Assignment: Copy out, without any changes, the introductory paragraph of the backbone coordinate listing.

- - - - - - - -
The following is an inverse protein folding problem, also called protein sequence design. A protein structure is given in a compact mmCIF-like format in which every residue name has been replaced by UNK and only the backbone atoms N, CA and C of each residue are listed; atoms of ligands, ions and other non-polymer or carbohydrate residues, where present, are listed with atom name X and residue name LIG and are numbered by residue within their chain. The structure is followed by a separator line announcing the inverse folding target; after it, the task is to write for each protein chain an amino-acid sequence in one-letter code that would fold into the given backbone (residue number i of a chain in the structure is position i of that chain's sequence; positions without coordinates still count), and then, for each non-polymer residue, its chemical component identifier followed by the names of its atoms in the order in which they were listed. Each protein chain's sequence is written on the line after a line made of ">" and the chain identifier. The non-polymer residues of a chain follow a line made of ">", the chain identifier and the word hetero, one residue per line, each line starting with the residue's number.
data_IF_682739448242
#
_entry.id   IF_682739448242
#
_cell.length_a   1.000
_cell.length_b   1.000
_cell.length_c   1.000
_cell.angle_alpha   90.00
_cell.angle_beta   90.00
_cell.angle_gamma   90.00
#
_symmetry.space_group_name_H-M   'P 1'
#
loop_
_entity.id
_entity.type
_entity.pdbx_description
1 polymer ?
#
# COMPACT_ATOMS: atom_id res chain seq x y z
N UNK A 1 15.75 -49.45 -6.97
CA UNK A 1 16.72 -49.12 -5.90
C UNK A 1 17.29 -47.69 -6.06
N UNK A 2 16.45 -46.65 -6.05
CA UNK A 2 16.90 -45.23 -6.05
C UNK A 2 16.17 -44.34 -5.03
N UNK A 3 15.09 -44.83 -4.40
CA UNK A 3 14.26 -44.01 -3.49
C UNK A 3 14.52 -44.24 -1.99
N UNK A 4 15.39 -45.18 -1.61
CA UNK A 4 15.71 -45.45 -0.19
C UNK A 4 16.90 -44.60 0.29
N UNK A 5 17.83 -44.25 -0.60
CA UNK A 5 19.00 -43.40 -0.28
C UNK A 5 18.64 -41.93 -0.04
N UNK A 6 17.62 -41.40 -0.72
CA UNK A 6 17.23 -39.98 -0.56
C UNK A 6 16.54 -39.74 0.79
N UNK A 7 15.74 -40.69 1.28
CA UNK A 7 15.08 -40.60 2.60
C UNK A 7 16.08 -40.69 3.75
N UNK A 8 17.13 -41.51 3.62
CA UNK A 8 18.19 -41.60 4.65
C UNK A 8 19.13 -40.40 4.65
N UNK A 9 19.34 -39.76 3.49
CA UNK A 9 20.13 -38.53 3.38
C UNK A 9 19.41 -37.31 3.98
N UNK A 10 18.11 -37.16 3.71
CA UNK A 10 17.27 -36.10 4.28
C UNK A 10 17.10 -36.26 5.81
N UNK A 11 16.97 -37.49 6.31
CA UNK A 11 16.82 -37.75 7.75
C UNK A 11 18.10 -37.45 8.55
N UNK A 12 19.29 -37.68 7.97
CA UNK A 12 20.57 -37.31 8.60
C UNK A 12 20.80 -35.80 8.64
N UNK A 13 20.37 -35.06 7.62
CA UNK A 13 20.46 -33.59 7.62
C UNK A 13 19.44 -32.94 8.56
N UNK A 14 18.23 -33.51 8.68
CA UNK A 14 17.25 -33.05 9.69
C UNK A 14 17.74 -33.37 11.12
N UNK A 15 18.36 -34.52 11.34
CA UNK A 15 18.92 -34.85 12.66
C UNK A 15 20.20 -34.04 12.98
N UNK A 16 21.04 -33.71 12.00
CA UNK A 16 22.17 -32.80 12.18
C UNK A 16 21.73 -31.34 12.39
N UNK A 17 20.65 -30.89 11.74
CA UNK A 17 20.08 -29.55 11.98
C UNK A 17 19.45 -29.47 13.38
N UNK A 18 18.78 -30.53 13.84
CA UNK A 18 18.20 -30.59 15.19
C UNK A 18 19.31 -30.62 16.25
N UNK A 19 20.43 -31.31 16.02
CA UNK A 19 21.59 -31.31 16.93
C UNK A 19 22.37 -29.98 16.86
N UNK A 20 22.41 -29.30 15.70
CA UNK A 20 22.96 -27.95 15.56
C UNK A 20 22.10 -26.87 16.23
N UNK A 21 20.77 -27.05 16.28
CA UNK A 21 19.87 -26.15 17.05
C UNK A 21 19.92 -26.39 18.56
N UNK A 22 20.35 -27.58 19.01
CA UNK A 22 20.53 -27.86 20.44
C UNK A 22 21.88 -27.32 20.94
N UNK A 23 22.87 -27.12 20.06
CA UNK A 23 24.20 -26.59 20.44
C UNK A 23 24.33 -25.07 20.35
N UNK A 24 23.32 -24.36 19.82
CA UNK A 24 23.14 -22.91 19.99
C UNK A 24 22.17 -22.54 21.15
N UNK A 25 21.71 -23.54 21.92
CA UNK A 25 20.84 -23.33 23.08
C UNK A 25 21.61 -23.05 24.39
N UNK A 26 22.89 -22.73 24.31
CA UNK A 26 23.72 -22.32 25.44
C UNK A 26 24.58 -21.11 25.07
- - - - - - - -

The following is an inverse protein folding problem, also called protein sequence design. A protein structure is given in a compact mmCIF-like format in which every residue name has been replaced by UNK and only the backbone atoms N, CA and C of each residue are listed; atoms of ligands, ions and other non-polymer or carbohydrate residues, where present, are listed with atom name X and residue name LIG and are numbered by residue within their chain. The structure is followed by a separator line announcing the inverse folding target; after it, the task is to write for each protein chain an amino-acid sequence in one-letter code that would fold into the given backbone (residue number i of a chain in the structure is position i of that chain's sequence; positions without coordinates still count), and then, for each non-polymer residue, its chemical component identifier followed by the names of its atoms in the order in which they were listed. Each protein chain's sequence is written on the line after a line made of ">" and the chain identifier. The non-polymer residues of a chain follow a line made of ">", the chain identifier and the word hetero, one residue per line, each line starting with the residue's number.